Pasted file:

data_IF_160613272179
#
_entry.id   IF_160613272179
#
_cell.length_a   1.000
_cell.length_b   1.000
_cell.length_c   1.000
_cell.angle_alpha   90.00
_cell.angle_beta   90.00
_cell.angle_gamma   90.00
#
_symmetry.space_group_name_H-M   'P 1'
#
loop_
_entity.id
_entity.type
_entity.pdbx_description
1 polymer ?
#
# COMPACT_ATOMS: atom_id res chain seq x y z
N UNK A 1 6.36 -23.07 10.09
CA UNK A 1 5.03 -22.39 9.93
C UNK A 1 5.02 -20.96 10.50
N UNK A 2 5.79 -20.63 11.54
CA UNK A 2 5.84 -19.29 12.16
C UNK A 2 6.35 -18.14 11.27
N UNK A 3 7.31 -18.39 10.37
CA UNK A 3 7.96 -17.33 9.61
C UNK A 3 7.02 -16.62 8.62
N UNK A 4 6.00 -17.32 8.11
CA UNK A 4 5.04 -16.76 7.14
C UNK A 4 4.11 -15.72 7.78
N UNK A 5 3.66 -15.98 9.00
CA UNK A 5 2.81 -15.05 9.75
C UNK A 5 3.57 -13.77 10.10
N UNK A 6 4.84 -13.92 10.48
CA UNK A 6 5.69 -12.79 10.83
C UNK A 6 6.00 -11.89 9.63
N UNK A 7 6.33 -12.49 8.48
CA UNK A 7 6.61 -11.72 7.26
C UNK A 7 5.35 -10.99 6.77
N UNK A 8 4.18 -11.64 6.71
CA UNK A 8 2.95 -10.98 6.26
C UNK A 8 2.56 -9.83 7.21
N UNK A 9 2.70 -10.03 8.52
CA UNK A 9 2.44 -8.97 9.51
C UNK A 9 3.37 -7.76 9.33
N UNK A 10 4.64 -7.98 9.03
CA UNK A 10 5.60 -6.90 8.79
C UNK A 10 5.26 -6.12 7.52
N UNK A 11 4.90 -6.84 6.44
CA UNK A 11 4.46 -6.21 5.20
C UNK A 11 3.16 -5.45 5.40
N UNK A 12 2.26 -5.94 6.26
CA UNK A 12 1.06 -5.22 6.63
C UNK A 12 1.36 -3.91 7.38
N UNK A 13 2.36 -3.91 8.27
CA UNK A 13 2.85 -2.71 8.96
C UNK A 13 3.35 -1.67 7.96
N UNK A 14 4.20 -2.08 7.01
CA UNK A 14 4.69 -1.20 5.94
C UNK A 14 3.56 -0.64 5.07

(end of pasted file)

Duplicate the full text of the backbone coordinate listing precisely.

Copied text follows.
data_IF_160613272179
#
_entry.id   IF_160613272179
#
_cell.length_a   1.000
_cell.length_b   1.000
_cell.length_c   1.000
_cell.angle_alpha   90.00
_cell.angle_beta   90.00
_cell.angle_gamma   90.00
#
_symmetry.space_group_name_H-M   'P 1'
#
loop_
_entity.id
_entity.type
_entity.pdbx_description
1 polymer ?
#
# COMPACT_ATOMS: atom_id res chain seq x y z
N UNK A 1 6.36 -23.07 10.09
CA UNK A 1 5.03 -22.39 9.93
C UNK A 1 5.02 -20.96 10.50
N UNK A 2 5.79 -20.63 11.54
CA UNK A 2 5.84 -19.29 12.16
C UNK A 2 6.35 -18.14 11.27
N UNK A 3 7.31 -18.39 10.37
CA UNK A 3 7.96 -17.33 9.61
C UNK A 3 7.02 -16.62 8.62
N UNK A 4 6.00 -17.32 8.11
CA UNK A 4 5.04 -16.76 7.14
C UNK A 4 4.11 -15.72 7.78
N UNK A 5 3.66 -15.98 9.00
CA UNK A 5 2.81 -15.05 9.75
C UNK A 5 3.57 -13.77 10.10
N UNK A 6 4.84 -13.92 10.48
CA UNK A 6 5.69 -12.79 10.83
C UNK A 6 6.00 -11.89 9.63
N UNK A 7 6.33 -12.49 8.48
CA UNK A 7 6.61 -11.72 7.26
C UNK A 7 5.35 -10.99 6.77
N UNK A 8 4.18 -11.64 6.71
CA UNK A 8 2.95 -10.98 6.26
C UNK A 8 2.56 -9.83 7.21
N UNK A 9 2.70 -10.03 8.52
CA UNK A 9 2.44 -8.97 9.51
C UNK A 9 3.37 -7.76 9.33
N UNK A 10 4.64 -7.98 9.03
CA UNK A 10 5.60 -6.90 8.79
C UNK A 10 5.26 -6.12 7.52
N UNK A 11 4.90 -6.84 6.44
CA UNK A 11 4.46 -6.21 5.20
C UNK A 11 3.16 -5.45 5.40
N UNK A 12 2.26 -5.94 6.26
CA UNK A 12 1.06 -5.22 6.63
C UNK A 12 1.36 -3.91 7.38
N UNK A 13 2.36 -3.91 8.27
CA UNK A 13 2.85 -2.71 8.96
C UNK A 13 3.35 -1.67 7.96
N UNK A 14 4.20 -2.08 7.01
CA UNK A 14 4.69 -1.20 5.94
C UNK A 14 3.56 -0.64 5.07